2. my childhood friend went off and "became" someone while I (as many introverted kids may do) struggled to accept that we could also "become" someone 

I had a "Margo Roth Spiegelman" in my own childhood. Someone that I grew up with, was very comfortable with, and then (due to attending separate middle schools) we drifted apart. Her family moved out of the neighborhood and we didn't reconnect until High School. By that time, we had both changed, but (to my mind) she had changed more. Puberty had turned her into a different girl and economics and society had moved her (I thought) into a different social strata than I. Having been apart for several years, we had lost the connection to our comfortable childhood and she had become something else.

I didn't think that I was capable of becoming something similar, so she seemed to operate in a different social circle of high school--much as Q sees Margo as this unattainable person who no longer resembles that comfortable childhood friend. He/I wouldn't know what to say to her if given the opportunity--not that this opportunity presented itself very often.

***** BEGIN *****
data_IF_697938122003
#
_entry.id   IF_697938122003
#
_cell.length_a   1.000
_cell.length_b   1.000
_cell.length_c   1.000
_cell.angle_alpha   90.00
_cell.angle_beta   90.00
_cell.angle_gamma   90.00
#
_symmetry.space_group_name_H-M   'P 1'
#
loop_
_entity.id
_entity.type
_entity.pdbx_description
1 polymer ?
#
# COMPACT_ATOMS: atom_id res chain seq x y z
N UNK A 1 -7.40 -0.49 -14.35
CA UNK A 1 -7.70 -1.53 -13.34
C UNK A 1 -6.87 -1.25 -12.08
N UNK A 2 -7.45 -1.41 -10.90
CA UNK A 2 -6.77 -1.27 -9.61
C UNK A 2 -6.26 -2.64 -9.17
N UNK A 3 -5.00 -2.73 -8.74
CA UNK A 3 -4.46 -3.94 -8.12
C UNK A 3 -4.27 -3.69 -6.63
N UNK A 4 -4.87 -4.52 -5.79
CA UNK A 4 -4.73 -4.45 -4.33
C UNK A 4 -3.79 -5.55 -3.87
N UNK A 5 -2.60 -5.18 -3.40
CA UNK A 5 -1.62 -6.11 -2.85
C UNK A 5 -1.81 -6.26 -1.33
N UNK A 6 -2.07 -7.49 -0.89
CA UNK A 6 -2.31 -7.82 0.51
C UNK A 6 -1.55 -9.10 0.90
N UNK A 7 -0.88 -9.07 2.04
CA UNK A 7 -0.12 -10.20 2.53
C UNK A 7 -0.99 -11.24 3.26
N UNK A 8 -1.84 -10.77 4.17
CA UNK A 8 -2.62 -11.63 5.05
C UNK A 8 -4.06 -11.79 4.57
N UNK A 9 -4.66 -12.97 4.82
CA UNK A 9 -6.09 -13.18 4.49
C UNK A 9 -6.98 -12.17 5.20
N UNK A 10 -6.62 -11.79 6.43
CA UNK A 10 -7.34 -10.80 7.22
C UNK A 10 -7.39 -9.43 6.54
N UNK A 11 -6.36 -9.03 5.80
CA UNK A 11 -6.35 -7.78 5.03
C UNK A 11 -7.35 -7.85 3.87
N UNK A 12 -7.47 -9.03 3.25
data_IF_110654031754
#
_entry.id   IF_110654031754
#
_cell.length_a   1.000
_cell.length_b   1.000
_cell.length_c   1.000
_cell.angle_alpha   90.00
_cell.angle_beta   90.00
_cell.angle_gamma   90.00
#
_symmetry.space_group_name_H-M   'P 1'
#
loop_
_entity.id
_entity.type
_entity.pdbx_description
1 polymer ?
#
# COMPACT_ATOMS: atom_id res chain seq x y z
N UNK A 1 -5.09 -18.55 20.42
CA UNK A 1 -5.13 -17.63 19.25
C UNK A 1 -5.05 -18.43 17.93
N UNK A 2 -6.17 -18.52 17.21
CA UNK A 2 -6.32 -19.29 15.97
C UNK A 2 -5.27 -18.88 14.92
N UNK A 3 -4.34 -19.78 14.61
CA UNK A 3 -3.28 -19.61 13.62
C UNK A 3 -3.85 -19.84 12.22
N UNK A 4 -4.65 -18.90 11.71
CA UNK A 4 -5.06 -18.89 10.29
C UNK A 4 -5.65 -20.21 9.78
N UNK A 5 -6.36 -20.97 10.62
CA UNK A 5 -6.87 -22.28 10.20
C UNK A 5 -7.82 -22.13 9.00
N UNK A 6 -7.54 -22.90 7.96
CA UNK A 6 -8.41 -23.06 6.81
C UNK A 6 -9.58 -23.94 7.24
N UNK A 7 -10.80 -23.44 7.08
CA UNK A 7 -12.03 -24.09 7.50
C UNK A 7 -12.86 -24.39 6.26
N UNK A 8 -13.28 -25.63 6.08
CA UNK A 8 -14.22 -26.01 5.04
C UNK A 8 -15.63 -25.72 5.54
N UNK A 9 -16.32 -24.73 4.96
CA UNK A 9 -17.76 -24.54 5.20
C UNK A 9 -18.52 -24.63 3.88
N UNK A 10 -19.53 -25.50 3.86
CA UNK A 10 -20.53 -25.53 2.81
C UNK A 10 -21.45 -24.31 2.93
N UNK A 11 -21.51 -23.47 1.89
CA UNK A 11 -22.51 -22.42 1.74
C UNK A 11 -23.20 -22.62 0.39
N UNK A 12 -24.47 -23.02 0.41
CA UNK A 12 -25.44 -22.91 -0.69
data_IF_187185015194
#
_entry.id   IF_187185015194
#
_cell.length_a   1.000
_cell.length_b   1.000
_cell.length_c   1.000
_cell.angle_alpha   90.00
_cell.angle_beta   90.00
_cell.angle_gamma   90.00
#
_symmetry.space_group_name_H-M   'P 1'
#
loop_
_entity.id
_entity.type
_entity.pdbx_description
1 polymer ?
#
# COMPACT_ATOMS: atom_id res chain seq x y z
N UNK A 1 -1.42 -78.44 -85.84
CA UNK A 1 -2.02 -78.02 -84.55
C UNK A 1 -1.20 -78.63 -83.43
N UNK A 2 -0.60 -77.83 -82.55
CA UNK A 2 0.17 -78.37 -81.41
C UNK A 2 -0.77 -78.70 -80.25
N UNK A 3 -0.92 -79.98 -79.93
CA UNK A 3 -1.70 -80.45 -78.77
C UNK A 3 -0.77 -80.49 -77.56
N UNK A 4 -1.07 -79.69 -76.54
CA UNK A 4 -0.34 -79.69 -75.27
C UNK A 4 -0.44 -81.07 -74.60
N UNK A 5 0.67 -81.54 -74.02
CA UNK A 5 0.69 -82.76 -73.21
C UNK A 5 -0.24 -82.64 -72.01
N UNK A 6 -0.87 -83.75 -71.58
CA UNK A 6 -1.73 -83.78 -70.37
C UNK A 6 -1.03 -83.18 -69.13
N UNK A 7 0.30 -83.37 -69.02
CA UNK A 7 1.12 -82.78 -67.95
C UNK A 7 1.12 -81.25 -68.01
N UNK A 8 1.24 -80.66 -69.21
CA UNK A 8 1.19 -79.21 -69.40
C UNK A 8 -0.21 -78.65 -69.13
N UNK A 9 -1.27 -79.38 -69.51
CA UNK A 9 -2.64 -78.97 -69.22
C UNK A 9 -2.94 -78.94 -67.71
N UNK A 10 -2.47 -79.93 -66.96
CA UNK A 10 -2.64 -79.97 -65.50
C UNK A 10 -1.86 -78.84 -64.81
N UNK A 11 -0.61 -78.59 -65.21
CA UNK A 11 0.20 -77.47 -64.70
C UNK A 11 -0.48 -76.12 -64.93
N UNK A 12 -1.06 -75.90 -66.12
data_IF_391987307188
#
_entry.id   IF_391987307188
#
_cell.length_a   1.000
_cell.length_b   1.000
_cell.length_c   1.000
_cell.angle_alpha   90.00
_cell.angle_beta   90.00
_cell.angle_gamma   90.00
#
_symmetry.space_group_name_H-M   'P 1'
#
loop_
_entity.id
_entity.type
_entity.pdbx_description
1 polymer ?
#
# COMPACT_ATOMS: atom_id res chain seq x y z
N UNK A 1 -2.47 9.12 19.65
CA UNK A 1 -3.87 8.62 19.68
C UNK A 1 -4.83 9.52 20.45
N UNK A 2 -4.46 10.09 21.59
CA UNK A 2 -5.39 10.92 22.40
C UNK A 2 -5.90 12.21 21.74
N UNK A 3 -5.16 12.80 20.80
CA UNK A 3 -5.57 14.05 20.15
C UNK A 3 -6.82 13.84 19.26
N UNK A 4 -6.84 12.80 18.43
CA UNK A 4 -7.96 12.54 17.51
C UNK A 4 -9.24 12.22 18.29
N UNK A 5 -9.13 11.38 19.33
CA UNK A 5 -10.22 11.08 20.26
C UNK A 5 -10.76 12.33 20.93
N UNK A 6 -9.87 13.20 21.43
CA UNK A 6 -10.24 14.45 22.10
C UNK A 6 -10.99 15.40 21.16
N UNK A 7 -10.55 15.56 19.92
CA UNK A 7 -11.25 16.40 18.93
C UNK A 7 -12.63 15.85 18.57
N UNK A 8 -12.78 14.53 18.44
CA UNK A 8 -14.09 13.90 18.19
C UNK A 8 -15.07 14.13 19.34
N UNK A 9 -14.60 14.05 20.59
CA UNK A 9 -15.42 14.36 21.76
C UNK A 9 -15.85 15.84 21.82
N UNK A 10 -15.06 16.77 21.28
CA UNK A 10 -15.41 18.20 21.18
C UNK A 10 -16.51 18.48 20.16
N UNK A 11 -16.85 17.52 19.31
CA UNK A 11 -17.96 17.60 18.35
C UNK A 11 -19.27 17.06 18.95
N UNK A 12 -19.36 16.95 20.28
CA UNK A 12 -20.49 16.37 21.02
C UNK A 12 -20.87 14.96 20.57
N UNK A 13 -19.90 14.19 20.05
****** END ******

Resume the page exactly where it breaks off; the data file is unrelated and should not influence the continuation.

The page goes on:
It felt weird to be tongue-tied around someone that you used to "sleep-over" with. It felt odd to not know someone "now" (in high school) but to remember that they had a "Dukes of Hazzard" poster hanging on the back door of their bedroom. But such was my life in high school, with my "Margo."

3. projecting that sense of "becoming" upon someone else, not understanding that they have their own internal dialogues that we aren't aware of. they have their own insecurities and they put on their own masks to meet the expectations that everyone else puts upon them 

What Quentin comes to understand during the course of the novel is that he has in his mind misrepresented who Margo is  all these years in high school. He failed to understand that no matter how a person presents themselves to the outside world, their inner world might be something entirely different. Pretty and popular does not always guarantee happy and secure inside. Q finds a way to learn about who Margo truly is, and in that process, he himself becomes more than he thought he was as well.